Specialised optimisation software.

See also statistical software, and gradient descent

  • GENO (Soeren Laue, Mitterreiter, and Giesen 2019; Sören Laue, Blacher, and Giesen 2022)

    GENO provides optimization solvers for everyone. You can enter your optimization problem in an easy-to-read modeling language in the code editor below. Python code is then generated automatically that can solve this class of optimization problems on the CPU or on the GPU. The automatically generated solvers are often as fast as handwritten, specialized solvers…

    The GENO solver combines an Augmented Lagrangian approach with a limited memory quasi-Newton method (L-BFGS-B) that can handle also bound constraints on the variables. Quasi-Newton methods are very efficient for problems involving thousands of optimization variables. The GENO solver is then instantiated by the automatically generated methods for computing function values and gradients that are provided by this website to solve the specified class of optimization problems. This approach is very well suited for optimization problems originating from classical machine learning problems.

    Looks useful for an interesting class of semidefinite programming problems.

  • ensmallen (Bhardwaj et al. 2021)

    We present ensmallen, a fast and flexible C++ library for mathematical optimization of arbitrary user-supplied functions, which can be applied to many machine learning problems. Several types of optimizations are supported, including differentiable, separable, constrained, and categorical objective functions. The library provides many pre-built optimizers (including numerous variants of SGD and Quasi-Newton optimizers) as well as a flexible framework for implementing new optimizers and objective functions. Implementation of a new optimizer requires only one method and a new objective function requires typically one or two C++ functions. This can aid in the quick implementation and prototyping of new machine learning algorithms. Due to the use of C++ template metaprogramming, ensmallen is able to support compiler optimizations that provide fast runtimes. Empirical comparisons show that ensmallen is able to outperform other optimization frameworks (like Julia and SciPy), sometimes by large margins. The library is distributed under the BSD license and is ready for use in production environments.

  • SPORCO a Python package for solving optimisation problems with sparsity-inducing regularisation. These consist primarily of sparse coding and dictionary learning problems, including convolutional sparse coding and dictionary learning, but there is also support for other problems such as Total Variation regularisation and Robust PCA. In the current version, all of the optimisation algorithms are based on the Alternating Direction Method of Multipliers (ADMM).

  • scipy.optimise.minimize: The python default. Includes many different algorithms than can do whatever you want. Failure modes are opaque, online-only and they don’t support warm-restarts, which is a thing for me, but a good starting point unless you have reason to prefer others. (i.e. if all your data does not fit in RAM, don’t bother.)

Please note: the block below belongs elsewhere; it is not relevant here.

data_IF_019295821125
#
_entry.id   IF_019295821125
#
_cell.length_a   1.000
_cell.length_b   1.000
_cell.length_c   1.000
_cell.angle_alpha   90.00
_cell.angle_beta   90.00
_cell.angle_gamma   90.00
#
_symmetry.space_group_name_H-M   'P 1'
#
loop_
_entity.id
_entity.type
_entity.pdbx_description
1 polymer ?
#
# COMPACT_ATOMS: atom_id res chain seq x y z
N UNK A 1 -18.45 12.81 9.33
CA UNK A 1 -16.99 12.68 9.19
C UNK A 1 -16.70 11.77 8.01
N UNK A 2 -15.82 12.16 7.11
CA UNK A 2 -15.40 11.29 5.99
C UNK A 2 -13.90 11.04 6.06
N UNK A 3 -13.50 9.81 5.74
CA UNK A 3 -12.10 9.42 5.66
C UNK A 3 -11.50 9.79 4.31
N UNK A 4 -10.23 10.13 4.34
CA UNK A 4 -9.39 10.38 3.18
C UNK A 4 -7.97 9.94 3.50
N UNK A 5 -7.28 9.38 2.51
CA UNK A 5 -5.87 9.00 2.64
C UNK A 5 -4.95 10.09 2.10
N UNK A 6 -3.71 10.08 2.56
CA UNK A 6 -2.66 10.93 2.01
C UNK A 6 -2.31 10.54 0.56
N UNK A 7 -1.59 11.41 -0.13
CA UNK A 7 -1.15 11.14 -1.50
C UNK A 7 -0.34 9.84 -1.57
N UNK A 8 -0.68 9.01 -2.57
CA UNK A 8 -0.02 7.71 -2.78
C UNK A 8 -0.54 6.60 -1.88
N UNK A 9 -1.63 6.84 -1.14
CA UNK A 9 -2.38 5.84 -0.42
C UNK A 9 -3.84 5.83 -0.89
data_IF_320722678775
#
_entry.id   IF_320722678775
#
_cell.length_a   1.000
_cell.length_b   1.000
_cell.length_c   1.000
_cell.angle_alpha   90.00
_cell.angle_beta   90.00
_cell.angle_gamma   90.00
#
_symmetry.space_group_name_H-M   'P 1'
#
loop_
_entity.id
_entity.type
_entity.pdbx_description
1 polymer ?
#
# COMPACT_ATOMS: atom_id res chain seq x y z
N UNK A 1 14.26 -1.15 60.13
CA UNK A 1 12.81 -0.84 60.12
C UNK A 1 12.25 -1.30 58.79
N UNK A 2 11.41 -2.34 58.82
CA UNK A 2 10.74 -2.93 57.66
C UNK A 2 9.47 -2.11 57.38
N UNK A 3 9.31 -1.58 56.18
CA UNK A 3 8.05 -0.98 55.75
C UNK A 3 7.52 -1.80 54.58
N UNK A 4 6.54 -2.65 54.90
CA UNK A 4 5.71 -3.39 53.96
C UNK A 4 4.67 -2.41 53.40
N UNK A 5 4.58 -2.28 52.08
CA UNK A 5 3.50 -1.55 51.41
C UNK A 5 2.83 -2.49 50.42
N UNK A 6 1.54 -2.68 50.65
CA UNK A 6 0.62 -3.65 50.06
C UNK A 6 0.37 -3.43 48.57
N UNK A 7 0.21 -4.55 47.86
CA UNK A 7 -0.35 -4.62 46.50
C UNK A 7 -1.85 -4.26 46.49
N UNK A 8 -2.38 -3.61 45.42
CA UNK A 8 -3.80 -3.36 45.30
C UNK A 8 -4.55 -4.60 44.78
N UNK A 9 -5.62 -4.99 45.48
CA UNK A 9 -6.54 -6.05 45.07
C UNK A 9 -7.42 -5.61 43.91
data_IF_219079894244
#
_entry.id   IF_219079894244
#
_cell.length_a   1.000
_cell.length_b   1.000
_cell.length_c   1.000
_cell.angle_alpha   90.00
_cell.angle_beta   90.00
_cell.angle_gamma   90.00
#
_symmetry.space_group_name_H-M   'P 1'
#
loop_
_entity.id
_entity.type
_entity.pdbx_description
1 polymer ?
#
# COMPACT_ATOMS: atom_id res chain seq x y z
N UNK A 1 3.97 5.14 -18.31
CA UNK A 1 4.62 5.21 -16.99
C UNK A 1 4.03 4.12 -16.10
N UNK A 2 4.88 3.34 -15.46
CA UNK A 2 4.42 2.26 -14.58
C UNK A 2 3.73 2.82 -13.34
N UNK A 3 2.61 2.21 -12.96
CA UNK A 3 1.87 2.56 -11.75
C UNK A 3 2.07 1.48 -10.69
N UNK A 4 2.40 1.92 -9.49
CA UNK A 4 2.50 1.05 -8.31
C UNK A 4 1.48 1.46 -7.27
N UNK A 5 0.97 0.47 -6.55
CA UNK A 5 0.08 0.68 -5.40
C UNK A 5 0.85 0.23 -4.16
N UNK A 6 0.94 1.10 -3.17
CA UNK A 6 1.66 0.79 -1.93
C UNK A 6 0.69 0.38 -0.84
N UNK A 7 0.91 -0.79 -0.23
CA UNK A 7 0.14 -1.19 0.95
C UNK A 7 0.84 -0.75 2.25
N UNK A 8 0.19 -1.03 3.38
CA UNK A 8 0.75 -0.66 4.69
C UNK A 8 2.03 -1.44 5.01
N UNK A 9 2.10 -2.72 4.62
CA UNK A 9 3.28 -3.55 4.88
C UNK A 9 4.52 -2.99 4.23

• spams

    SPAMS (SPArse Modeling Software) is an optimization toolbox for solving various sparse estimation problems. Dictionary learning and matrix factorization (NMF, sparse PCA, …) Solving sparse decomposition problems with LARS, coordinate descent, OMP, SOMP, proximal methods Solving structured sparse decomposition problems (\(ell_1/ell_2,\) \(\ell_1/\ell_\infty,\) sparse group lasso, tree-structured regularization structured sparsity with overlapping groups,…). It is developped by Julien Mairal, with the collaboration of Francis Bach, Jean Ponce, Guillermo Sapiro, Rodolphe Jenatton and Guillaume Obozinski. It is coded in C++ with a Matlab interface. Recently, interfaces for R and Python have been developed by Jean-Paul Chieze (INRIA), and archetypal analysis was written by Yuansi Chen (UC Berkeley).

  • picos

    …is a user friendly interface to several conic and integer programming solvers, very much like YALMIP or CVX under MATLAB.

    The main motivation for PICOS is to have the possibility to enter an optimization problem as a high level model, and to be able to solve it with several different solvers. Multidimensional and matrix variables are handled in a natural fashion, which makes it painless to formulate a SDP or a SOCP. This is very useful for educational purposes, and to quickly implement some models and test their validity on simple examples.

    also maintains a list of other solvers.

  • Manifold optimisation implementations (for e.g. learning on manifolds)

  • cvxopt

    … is a free software package for convex optimization based on the Python programming language. It can be used with the interactive Python interpreter, on the command line by executing Python scripts, or integrated in other software via Python extension modules. Its main purpose is to make the development of software for convex optimization applications straightforward by building on Python’s extensive standard library and on the strengths of Python as a high-level programming language. […]

    • efficient Python classes for dense and sparse matrices (real and complex), with Python indexing and slicing and overloaded operations for matrix arithmetic

    • an interface to most of the double-precision real and complex BLAS

    • an interface to LAPACK routines for solving linear equations and least-squares problems, matrix factorisations (LU, Cholesky, LDLT and QR), symmetric eigenvalue and singular value decomposition, and Schur factorization